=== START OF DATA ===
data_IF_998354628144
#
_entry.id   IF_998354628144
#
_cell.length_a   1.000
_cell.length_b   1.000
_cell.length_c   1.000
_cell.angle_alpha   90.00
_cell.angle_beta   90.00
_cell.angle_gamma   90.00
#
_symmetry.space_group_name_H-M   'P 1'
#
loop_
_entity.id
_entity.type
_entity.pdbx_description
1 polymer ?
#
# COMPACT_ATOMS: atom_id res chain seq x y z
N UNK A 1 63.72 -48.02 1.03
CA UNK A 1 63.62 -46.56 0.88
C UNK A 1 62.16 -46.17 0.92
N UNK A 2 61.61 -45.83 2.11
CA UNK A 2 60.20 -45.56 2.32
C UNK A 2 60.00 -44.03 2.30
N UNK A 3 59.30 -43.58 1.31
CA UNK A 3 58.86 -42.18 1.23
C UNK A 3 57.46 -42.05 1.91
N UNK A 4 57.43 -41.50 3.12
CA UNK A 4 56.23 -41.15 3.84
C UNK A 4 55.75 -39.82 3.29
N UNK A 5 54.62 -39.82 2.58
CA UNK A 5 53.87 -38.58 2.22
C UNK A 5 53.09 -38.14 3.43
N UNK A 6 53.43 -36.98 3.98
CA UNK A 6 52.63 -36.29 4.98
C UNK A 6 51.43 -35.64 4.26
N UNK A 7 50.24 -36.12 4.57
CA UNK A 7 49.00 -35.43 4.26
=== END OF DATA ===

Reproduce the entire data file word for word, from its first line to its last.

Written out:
data_IF_998354628144
#
_entry.id   IF_998354628144
#
_cell.length_a   1.000
_cell.length_b   1.000
_cell.length_c   1.000
_cell.angle_alpha   90.00
_cell.angle_beta   90.00
_cell.angle_gamma   90.00
#
_symmetry.space_group_name_H-M   'P 1'
#
loop_
_entity.id
_entity.type
_entity.pdbx_description
1 polymer ?
#
# COMPACT_ATOMS: atom_id res chain seq x y z
N UNK A 1 63.72 -48.02 1.03
CA UNK A 1 63.62 -46.56 0.88
C UNK A 1 62.16 -46.17 0.92
N UNK A 2 61.61 -45.83 2.11
CA UNK A 2 60.20 -45.56 2.32
C UNK A 2 60.00 -44.03 2.30
N UNK A 3 59.30 -43.58 1.31
CA UNK A 3 58.86 -42.18 1.23
C UNK A 3 57.46 -42.05 1.91
N UNK A 4 57.43 -41.50 3.12
CA UNK A 4 56.23 -41.15 3.84
C UNK A 4 55.75 -39.82 3.29
N UNK A 5 54.62 -39.82 2.58
CA UNK A 5 53.87 -38.58 2.22
C UNK A 5 53.09 -38.14 3.43
N UNK A 6 53.43 -36.98 3.98
CA UNK A 6 52.63 -36.29 4.98
C UNK A 6 51.43 -35.64 4.26
N UNK A 7 50.24 -36.12 4.57
CA UNK A 7 49.00 -35.43 4.26